Litigation Changes for 2021

Litigation Changes for 2021

By: Robert J. Enos, Esq. and Tanner N. Puryear, Esq.

January 12, 2021

2020 was a year of change and the law is no exception. Most hearings are now remote, and civil trials have been significantly delayed. While we anticipate these changes will revert back to “normal” once the pandemic is over, some changes are permanent. For example, the Governor signed SB 1146 into law back in September, which allows for a deposition to be taken remotely without stipulation. Prior to this legislation, deponents were required to be in the same room as the deposing party and the court reporter absent agreement. With this new law, any attorney or party of record may, but is not required to, be physically present at the deposition at the location of the deponent.

However, the bulk of the changes regarding litigation were signed into law with the passage of AB 3088. As you will likely recall, despite a shortened session, the legislature passed AB 3088, which provided numerous protections for tenants during the pandemic. These protections last until February 1, 2021, and significantly affect how unlawful detainer actions are handled. For example, new judicial council forms and modified notices to pay rent or quit, are now required to be provided to the tenant before eviction proceedings can commence. Code of Civil Procedure § 1179.04 requires that a landlord provide notice, in at least 12-point font, to tenants who have not paid one or more rental payments due between March 1, 2020 and August 31, 2020, notice of their “Covid-19 rights”. However, this statutory notice is only required for rent that comes due before January 31, 2021.

The notice for the residential tenant must specifically state that he or she will not be evicted due to failure to pay rent, provided that the tenant delivers to the landlord a declaration setting forth the reason for the COVID-19-related financial distress, signed under penalty of perjury, and the tenant pays at least 25% of the rent. The notice must also include an unsigned copy of the form declaration to be returned by the tenant.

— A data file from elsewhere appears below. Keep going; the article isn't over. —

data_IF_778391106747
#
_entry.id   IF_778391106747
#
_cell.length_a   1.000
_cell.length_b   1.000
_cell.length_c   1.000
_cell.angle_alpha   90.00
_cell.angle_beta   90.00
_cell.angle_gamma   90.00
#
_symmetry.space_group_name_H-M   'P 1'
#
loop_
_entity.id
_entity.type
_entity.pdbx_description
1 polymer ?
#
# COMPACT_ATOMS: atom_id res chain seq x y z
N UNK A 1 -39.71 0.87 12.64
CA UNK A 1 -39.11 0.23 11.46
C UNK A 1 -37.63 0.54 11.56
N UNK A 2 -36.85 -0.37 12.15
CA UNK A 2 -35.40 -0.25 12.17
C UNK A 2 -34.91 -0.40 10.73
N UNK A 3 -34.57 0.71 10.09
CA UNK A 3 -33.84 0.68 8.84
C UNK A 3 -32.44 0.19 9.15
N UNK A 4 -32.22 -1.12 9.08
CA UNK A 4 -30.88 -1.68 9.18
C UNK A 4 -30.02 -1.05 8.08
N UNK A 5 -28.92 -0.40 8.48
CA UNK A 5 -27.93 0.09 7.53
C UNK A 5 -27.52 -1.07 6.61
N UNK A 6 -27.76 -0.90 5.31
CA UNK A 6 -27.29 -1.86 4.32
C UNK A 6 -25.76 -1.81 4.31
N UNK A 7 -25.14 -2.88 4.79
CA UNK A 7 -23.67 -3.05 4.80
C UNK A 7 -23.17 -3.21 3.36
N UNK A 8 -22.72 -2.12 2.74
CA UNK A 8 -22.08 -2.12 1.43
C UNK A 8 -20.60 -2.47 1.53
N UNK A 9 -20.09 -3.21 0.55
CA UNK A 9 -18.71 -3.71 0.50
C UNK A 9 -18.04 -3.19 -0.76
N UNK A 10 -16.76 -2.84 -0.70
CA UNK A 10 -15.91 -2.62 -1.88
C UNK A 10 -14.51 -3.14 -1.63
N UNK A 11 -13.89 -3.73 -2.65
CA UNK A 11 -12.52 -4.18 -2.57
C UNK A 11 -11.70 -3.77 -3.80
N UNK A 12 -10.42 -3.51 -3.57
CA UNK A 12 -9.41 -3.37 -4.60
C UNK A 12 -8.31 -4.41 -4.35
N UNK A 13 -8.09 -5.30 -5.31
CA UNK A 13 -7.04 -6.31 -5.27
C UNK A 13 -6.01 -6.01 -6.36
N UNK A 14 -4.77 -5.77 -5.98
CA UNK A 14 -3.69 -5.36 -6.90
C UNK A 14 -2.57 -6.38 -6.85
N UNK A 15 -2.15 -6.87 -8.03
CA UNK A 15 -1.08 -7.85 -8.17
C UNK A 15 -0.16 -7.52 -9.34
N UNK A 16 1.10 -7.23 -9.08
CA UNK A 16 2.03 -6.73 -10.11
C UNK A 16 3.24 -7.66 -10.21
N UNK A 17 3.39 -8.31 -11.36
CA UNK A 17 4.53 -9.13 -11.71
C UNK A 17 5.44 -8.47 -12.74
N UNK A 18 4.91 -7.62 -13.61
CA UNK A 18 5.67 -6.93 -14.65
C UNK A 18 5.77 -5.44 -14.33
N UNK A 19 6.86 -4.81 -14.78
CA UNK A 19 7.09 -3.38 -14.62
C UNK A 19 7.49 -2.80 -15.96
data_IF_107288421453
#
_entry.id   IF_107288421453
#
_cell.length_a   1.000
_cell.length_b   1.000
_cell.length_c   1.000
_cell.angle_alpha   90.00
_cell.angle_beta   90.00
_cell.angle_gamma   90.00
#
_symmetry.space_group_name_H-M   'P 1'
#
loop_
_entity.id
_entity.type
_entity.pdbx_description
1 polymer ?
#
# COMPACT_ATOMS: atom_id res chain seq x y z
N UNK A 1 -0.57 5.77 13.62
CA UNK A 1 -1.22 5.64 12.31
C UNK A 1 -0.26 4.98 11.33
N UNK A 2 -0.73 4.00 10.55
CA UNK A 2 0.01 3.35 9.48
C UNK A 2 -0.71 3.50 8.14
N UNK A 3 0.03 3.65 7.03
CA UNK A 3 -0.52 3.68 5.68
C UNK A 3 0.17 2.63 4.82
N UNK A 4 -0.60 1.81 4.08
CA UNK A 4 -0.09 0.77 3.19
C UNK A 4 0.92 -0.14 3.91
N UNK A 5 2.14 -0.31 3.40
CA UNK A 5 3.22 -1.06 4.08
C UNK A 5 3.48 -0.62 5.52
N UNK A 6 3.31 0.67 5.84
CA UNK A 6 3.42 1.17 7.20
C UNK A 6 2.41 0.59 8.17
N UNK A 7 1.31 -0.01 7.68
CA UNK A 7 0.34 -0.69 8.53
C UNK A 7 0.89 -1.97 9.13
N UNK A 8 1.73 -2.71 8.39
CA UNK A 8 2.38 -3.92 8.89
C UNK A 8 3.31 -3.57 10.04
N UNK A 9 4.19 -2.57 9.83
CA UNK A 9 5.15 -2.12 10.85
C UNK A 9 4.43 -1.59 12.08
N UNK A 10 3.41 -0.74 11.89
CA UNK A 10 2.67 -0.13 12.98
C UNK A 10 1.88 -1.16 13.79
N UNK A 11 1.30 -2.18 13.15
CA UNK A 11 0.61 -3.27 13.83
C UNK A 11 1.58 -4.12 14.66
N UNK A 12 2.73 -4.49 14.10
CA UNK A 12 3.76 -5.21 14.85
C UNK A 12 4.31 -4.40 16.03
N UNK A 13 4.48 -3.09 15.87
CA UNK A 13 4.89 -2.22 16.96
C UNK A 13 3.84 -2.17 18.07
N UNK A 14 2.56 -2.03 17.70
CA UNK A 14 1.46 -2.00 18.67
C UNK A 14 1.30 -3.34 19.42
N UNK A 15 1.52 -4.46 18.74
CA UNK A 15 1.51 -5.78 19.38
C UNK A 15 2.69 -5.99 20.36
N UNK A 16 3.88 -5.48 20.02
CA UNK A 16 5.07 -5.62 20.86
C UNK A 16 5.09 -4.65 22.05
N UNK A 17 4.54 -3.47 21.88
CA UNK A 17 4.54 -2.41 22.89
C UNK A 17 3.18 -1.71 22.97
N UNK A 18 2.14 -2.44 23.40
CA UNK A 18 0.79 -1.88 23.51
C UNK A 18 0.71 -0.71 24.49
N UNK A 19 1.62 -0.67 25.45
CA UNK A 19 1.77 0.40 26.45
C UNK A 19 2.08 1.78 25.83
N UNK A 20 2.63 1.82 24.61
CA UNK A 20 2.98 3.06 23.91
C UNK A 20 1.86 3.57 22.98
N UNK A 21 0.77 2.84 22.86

Code of Civil Procedure §1161(2), provides that a tenant must have fifteen, (as opposed to three) days to respond to a non-payment of rent notice. The tenant has the choice to pay the rent during the 15 days and/or provide the declaration to support payment of 25% of the cumulative rent then due. Code of Civil Procedure §1161(2) also sets forth several procedures which must be followed, including that the 15-day notice period does not include Saturdays, Sundays, or judicial holidays.

In addition to the notice requirements for the protected period, AB 3088 modified Civil Code 1946.2, which expands the “just cause” eviction requirement to single family homes.

Finally, Code of Civil Procedure section 116.223 increases small claim court jurisdictional limits from March 1, 2021 to February 1, 2025 in order to allow lawsuits for unpaid rent deferred due to the pandemic. Prior small claim limits no longer apply nor is there a limit on the amount of small claim cases that can be filed by any one party. All unpaid rent due between March 1, 2020 and January 31, 2021 can be collected through the small claim court regardless of the amount demanded. However, it is important to note that attorneys are not allowed in the small claims process, and a Plaintiff in a small claim action cannot appeal an adverse decision. Therefore we highly recommend consulting an attorney before commencing the action. The attorneys at BPE Law are here to assist in the unlawful detainer process during these changing times.

The information presented in this article is not to be taken as legal advice. Every situation is different. If you are facing a legal issue of any kind, get competent legal advice in your state immediately so that you can determine your best options.

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